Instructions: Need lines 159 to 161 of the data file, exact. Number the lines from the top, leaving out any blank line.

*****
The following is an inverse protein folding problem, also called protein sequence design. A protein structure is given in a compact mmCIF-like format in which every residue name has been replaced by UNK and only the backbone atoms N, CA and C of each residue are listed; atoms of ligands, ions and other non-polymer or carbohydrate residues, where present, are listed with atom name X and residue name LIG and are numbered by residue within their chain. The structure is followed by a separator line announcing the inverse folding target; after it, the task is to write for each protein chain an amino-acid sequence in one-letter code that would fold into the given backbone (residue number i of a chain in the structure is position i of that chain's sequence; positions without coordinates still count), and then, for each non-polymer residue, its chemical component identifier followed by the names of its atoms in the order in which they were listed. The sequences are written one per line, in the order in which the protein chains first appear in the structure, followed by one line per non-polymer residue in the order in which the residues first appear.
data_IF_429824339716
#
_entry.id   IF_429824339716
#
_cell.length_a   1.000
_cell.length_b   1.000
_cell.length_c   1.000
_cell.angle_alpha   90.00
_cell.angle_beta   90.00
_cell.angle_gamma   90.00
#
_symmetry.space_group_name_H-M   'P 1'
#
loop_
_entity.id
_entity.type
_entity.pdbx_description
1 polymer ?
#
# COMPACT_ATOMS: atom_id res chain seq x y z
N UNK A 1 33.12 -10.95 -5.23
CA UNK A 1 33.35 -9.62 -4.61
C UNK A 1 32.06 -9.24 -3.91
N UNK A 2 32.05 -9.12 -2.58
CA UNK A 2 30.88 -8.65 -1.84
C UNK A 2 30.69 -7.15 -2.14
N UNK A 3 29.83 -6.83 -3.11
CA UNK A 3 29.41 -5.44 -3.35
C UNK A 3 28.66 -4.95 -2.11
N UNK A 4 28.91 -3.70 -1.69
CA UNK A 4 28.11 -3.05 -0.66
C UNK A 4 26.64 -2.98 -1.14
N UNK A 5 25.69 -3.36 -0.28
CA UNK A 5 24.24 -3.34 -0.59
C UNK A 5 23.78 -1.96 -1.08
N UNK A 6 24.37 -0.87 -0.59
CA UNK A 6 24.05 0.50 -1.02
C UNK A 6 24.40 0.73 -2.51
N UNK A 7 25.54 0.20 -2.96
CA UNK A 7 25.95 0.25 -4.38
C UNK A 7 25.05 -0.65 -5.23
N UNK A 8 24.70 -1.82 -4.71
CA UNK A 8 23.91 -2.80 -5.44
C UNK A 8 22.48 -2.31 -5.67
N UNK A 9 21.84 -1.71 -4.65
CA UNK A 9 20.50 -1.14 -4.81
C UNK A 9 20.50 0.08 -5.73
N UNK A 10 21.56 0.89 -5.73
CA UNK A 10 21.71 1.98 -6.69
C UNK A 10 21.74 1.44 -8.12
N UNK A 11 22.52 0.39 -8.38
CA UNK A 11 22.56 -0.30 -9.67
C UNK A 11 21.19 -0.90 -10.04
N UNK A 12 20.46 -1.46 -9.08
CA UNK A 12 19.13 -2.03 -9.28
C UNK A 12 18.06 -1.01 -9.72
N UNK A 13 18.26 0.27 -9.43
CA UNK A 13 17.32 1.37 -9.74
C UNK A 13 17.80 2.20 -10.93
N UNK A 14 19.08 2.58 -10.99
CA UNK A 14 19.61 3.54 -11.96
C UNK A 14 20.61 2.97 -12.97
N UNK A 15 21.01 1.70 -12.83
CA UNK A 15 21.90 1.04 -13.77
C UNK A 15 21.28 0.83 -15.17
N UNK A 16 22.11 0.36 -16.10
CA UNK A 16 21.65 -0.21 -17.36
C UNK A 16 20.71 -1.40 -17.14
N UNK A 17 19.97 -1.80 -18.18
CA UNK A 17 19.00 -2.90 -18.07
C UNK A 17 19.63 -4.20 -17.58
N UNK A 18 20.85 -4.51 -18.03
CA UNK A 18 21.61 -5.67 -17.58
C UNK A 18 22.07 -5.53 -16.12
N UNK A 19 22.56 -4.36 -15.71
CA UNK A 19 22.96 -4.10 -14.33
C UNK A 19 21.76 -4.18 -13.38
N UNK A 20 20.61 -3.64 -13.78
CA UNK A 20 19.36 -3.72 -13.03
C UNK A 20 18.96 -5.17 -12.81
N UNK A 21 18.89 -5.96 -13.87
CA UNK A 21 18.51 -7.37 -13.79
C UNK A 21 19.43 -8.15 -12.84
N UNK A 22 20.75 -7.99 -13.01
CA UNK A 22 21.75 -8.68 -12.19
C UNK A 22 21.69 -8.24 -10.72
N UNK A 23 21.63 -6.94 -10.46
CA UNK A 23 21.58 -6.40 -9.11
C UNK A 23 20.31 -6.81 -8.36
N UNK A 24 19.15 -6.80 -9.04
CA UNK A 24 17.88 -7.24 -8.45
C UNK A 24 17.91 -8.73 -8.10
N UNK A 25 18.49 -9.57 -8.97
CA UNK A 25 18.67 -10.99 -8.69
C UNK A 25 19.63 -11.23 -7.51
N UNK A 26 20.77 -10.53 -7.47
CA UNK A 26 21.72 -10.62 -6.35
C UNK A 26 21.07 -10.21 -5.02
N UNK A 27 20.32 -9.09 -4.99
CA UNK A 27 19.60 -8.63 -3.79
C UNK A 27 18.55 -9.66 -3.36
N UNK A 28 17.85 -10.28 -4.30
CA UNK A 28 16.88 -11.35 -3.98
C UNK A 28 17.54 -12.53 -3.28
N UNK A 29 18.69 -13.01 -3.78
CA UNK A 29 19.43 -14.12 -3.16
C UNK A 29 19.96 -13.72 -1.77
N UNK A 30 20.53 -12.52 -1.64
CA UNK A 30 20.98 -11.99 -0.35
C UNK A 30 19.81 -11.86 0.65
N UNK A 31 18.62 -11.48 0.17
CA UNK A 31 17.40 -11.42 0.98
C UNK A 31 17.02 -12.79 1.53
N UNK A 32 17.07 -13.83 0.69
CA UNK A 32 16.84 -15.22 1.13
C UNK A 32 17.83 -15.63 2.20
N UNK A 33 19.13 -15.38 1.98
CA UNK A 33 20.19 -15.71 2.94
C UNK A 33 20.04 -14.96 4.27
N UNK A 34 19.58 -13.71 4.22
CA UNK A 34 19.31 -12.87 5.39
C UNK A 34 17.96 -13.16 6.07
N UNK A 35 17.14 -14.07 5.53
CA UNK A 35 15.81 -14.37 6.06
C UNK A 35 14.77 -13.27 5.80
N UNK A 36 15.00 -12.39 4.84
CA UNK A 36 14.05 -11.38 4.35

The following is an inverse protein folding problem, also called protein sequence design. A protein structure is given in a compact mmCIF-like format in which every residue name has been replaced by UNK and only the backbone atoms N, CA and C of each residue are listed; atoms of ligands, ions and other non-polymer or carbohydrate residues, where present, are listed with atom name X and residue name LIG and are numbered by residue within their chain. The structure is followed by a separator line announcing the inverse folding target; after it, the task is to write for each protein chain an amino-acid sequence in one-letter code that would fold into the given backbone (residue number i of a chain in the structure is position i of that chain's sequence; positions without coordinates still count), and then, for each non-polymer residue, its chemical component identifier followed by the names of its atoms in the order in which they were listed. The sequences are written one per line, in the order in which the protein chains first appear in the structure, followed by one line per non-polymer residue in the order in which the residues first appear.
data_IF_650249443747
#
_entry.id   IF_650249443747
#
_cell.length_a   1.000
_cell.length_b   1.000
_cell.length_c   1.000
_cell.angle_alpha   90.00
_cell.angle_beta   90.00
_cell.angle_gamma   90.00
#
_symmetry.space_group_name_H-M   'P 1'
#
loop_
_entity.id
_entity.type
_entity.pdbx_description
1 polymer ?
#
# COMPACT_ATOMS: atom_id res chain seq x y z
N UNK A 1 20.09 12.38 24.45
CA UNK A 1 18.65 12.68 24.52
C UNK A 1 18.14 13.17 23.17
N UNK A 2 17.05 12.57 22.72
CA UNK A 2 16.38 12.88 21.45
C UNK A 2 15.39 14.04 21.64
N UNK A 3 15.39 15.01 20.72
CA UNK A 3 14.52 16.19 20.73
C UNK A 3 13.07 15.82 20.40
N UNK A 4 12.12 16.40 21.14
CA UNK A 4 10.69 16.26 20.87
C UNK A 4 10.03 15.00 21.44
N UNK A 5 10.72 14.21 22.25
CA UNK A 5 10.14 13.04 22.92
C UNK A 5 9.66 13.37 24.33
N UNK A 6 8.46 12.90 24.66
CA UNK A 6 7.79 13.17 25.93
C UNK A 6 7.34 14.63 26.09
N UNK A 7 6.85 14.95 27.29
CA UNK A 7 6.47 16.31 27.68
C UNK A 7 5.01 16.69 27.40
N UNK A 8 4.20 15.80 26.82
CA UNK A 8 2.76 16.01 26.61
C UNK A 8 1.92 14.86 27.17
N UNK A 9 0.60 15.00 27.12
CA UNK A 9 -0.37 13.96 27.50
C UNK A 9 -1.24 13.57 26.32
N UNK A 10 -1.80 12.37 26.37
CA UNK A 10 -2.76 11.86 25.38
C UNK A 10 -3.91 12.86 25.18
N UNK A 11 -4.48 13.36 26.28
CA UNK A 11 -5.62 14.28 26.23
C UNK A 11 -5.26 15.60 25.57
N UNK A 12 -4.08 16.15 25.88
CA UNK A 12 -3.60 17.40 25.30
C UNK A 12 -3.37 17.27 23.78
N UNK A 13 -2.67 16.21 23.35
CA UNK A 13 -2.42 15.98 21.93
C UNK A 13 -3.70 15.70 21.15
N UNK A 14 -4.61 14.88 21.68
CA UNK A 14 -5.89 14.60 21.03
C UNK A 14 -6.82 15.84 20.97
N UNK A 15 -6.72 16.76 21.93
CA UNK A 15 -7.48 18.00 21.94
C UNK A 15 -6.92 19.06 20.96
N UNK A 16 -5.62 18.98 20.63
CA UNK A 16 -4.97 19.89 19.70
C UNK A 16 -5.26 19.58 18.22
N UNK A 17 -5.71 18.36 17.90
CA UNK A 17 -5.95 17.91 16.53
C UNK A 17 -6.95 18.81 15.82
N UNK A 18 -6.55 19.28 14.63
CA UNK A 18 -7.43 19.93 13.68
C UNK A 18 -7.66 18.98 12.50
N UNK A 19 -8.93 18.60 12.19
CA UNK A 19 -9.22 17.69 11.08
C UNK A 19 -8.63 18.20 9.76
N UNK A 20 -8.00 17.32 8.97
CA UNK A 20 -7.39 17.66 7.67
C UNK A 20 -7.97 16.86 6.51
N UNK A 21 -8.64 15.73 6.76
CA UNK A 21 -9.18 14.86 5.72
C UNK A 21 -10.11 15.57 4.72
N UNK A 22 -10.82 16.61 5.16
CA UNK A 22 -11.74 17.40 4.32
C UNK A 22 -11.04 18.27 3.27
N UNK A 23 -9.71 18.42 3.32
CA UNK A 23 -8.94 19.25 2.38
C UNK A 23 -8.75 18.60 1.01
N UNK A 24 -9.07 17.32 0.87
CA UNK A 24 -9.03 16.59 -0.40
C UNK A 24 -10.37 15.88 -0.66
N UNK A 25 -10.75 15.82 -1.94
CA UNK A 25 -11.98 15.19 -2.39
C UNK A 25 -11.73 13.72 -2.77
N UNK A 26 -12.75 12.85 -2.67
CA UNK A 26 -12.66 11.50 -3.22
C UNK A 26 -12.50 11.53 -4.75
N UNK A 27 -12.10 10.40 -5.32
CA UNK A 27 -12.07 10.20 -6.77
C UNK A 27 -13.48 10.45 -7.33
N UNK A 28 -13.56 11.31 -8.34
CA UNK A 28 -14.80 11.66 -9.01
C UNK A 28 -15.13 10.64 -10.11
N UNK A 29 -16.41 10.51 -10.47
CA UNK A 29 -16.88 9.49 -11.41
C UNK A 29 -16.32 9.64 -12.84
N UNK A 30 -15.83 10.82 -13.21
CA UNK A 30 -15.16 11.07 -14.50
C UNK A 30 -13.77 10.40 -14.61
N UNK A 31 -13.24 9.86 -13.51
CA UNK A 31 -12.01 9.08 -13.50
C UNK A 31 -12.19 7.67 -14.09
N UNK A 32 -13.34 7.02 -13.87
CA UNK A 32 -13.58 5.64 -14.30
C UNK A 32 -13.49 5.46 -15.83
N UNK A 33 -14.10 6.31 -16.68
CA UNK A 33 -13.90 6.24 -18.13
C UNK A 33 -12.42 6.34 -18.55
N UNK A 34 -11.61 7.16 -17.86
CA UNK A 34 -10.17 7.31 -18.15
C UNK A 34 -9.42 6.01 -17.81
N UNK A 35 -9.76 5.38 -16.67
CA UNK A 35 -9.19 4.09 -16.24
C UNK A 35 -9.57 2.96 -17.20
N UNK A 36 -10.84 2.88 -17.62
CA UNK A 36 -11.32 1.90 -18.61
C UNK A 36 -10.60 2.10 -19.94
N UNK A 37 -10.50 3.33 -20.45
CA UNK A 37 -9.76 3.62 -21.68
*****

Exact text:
N UNK A 4 12.12 16.40 21.14
CA UNK A 4 10.69 16.26 20.87
C UNK A 4 10.03 15.00 21.44